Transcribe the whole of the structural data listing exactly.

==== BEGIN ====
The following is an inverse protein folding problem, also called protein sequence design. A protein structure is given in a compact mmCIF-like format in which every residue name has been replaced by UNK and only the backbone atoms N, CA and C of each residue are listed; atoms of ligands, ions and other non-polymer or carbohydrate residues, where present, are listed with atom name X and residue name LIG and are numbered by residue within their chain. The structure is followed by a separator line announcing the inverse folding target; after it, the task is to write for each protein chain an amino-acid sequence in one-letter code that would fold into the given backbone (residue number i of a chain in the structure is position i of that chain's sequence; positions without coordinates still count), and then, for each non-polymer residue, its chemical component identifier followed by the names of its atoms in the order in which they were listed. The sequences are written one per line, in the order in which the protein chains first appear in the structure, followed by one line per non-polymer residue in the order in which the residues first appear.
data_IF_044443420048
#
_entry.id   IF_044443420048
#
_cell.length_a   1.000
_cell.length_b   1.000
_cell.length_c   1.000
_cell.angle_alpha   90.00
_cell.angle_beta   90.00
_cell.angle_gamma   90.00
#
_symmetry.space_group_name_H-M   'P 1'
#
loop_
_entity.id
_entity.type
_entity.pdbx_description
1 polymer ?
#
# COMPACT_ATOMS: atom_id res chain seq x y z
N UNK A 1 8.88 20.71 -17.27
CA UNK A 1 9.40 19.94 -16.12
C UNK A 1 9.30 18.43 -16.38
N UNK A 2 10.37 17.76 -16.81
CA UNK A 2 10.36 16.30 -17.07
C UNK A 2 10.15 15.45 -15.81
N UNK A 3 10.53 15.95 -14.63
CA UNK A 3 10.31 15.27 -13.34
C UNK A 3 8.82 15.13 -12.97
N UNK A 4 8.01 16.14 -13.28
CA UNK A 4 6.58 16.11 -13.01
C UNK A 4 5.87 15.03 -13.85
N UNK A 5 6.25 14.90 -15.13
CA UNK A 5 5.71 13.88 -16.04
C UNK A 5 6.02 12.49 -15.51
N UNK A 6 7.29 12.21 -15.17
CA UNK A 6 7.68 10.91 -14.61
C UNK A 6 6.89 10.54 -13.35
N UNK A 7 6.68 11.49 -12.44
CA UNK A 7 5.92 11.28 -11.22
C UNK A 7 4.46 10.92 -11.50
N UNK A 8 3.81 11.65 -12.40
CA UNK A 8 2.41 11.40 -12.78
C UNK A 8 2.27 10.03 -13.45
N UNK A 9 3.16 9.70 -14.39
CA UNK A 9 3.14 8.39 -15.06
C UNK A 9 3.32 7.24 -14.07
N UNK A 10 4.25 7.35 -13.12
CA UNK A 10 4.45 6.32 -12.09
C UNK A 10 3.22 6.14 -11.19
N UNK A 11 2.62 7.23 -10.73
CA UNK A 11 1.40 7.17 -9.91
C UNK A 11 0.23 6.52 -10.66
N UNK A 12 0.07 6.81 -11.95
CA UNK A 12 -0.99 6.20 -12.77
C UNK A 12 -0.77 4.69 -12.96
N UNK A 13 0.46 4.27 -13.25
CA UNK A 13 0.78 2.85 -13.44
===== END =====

The following is an inverse protein folding problem, also called protein sequence design. A protein structure is given in a compact mmCIF-like format in which every residue name has been replaced by UNK and only the backbone atoms N, CA and C of each residue are listed; atoms of ligands, ions and other non-polymer or carbohydrate residues, where present, are listed with atom name X and residue name LIG and are numbered by residue within their chain. The structure is followed by a separator line announcing the inverse folding target; after it, the task is to write for each protein chain an amino-acid sequence in one-letter code that would fold into the given backbone (residue number i of a chain in the structure is position i of that chain's sequence; positions without coordinates still count), and then, for each non-polymer residue, its chemical component identifier followed by the names of its atoms in the order in which they were listed. The sequences are written one per line, in the order in which the protein chains first appear in the structure, followed by one line per non-polymer residue in the order in which the residues first appear.
data_IF_044443420048
#
_entry.id   IF_044443420048
#
_cell.length_a   1.000
_cell.length_b   1.000
_cell.length_c   1.000
_cell.angle_alpha   90.00
_cell.angle_beta   90.00
_cell.angle_gamma   90.00
#
_symmetry.space_group_name_H-M   'P 1'
#
loop_
_entity.id
_entity.type
_entity.pdbx_description
1 polymer ?
#
# COMPACT_ATOMS: atom_id res chain seq x y z
N UNK A 1 8.88 20.71 -17.27
CA UNK A 1 9.40 19.94 -16.12
C UNK A 1 9.30 18.43 -16.38
N UNK A 2 10.37 17.76 -16.81
CA UNK A 2 10.36 16.30 -17.07
C UNK A 2 10.15 15.45 -15.81
N UNK A 3 10.53 15.95 -14.63
CA UNK A 3 10.31 15.27 -13.34
C UNK A 3 8.82 15.13 -12.97
N UNK A 4 8.01 16.14 -13.28
CA UNK A 4 6.58 16.11 -13.01
C UNK A 4 5.87 15.03 -13.85
N UNK A 5 6.25 14.90 -15.13
CA UNK A 5 5.71 13.88 -16.04
C UNK A 5 6.02 12.49 -15.51
N UNK A 6 7.29 12.21 -15.17
CA UNK A 6 7.68 10.91 -14.61
C UNK A 6 6.89 10.54 -13.35
N UNK A 7 6.68 11.49 -12.44
CA UNK A 7 5.92 11.28 -11.22
C UNK A 7 4.46 10.92 -11.50
N UNK A 8 3.81 11.65 -12.40
CA UNK A 8 2.41 11.40 -12.78
C UNK A 8 2.27 10.03 -13.45
N UNK A 9 3.16 9.70 -14.39
CA UNK A 9 3.14 8.39 -15.06
C UNK A 9 3.32 7.24 -14.07
N UNK A 10 4.25 7.35 -13.12
CA UNK A 10 4.45 6.32 -12.09
C UNK A 10 3.22 6.14 -11.19
N UNK A 11 2.62 7.23 -10.73
CA UNK A 11 1.40 7.17 -9.91
C UNK A 11 0.23 6.52 -10.66
N UNK A 12 0.07 6.81 -11.95
CA UNK A 12 -0.99 6.20 -12.77
C UNK A 12 -0.77 4.69 -12.96
N UNK A 13 0.46 4.27 -13.25
CA UNK A 13 0.78 2.85 -13.44